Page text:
Guide to the Balinese Manuscript Collection index


by Helen Creese (, University of Queensland

This Index provides a searchable index to the Balinese Manuscript Collection housed in the Menzies Library of the Australian National University Library. The Balinese Manuscript Project, the Hooykaas-Ketut Sangka (HKS) Project, was set up by Professor C.C. Hooykaas and his Balinese colleague Ketut Sangka in the early 1970s to produce romanised transliterations of the Balinese manuscript corpus. The project, which was conceived by Hooykaas as a way to preserve the Balinese literary heritage before it was irretrievably lost, continued after his death in 1979 under the leadership of Dr Hedi Hinzler of Leiden University, and is still continuing.

Between March 1973 and June 1992, the Department of Indonesian at the University of Sydney participated in the Balinese Manuscript Project, and copies of the transcriptions were dispatched to Sydney on a monthly basis in bundles of between about 10 and 50 transcriptions. The Sydney Collection, now the ANU collection, comprises 5,219 transcriptions which have been registered in this Index. Copies of the HKS Project collection, some incomplete, can be found in the libraries of the University of Leiden, Cornell University, British Library, and the National Library (Perpustakaan Nasional), Jakarta.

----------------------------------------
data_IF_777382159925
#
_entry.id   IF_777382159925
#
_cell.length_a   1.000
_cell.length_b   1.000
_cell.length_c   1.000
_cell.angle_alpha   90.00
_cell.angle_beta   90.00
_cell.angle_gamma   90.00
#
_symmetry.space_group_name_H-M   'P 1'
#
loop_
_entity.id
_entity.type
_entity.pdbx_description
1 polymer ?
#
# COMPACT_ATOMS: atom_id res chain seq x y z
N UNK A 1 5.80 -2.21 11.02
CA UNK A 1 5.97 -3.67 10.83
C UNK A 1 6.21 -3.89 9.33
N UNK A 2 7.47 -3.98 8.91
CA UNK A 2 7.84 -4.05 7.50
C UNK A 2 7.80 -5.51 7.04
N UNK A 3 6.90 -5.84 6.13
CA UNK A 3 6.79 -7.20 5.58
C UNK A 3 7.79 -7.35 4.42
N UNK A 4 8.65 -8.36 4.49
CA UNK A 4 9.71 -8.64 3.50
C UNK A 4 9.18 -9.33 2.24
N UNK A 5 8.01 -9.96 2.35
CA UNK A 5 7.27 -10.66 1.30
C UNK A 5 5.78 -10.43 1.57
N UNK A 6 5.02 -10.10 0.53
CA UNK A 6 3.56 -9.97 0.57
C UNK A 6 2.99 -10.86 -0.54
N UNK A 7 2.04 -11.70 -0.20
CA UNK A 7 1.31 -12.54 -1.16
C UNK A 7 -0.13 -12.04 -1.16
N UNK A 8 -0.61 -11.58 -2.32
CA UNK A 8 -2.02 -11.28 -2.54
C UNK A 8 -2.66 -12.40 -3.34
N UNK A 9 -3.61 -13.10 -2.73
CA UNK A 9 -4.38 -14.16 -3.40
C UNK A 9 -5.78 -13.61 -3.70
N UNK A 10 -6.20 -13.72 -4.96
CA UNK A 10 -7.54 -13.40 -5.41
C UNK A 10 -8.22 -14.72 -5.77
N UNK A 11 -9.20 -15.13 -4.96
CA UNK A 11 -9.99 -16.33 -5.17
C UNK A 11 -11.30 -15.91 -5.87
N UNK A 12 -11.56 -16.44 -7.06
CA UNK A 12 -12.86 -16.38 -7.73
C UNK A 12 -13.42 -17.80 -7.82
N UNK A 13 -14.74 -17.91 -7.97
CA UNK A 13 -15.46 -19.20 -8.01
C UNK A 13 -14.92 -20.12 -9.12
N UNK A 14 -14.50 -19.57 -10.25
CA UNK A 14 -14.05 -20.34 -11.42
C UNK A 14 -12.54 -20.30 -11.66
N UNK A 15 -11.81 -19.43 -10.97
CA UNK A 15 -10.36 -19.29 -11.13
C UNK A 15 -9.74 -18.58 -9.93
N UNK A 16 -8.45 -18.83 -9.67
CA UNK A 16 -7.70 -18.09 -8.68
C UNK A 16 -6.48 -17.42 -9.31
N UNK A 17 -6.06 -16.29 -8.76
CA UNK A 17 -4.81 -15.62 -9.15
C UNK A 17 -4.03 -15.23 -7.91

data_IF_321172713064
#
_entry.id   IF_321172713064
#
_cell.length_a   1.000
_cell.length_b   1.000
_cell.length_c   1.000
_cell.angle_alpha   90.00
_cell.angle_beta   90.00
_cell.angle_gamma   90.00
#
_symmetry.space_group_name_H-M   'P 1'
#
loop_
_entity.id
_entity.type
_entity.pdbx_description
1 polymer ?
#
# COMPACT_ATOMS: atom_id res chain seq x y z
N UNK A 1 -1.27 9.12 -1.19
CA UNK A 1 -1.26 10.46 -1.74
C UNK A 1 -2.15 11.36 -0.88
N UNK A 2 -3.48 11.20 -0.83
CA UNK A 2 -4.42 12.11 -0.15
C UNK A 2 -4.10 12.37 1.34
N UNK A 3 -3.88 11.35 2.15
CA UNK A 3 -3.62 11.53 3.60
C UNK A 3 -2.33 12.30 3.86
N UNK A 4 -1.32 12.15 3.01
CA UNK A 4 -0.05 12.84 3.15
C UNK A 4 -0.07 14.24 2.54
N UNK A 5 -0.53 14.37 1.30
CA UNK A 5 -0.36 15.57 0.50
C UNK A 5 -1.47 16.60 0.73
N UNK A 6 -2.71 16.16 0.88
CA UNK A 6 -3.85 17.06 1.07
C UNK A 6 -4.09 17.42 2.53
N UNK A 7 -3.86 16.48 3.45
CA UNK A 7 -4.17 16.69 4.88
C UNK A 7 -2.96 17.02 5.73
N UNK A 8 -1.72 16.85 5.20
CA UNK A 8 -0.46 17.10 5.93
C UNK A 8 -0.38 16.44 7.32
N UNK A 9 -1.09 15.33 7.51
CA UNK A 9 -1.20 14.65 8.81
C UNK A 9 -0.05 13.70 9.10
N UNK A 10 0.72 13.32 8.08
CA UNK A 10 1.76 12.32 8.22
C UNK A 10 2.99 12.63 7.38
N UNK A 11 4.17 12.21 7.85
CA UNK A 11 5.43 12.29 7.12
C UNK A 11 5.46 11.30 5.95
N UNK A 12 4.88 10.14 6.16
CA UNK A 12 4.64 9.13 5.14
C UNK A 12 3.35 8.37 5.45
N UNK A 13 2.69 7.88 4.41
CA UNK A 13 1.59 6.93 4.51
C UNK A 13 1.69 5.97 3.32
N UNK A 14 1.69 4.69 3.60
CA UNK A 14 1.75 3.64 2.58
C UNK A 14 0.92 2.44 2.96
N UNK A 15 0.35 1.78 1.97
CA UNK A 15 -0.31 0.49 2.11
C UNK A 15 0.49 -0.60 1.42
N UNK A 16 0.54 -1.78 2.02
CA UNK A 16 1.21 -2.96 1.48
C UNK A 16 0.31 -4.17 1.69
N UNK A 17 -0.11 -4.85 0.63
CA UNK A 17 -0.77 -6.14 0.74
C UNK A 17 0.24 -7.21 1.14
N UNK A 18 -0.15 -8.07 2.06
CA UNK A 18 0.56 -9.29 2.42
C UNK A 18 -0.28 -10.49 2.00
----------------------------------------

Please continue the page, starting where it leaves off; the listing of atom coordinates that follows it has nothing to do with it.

The Balinese manuscript tradition incorporates a vast range of texts of all kinds written in a number of languages including Sanskrit, Old Javanese, Middle Javanese, Literary Balinese and Balinese. The Balinese Manuscript Project has made visible the vast extent and widespread dispersal of religious, epic and secular literature throughout the Balinese world. Many of the manuscripts transcribed belong to private collections in Bali and have not previously been recorded.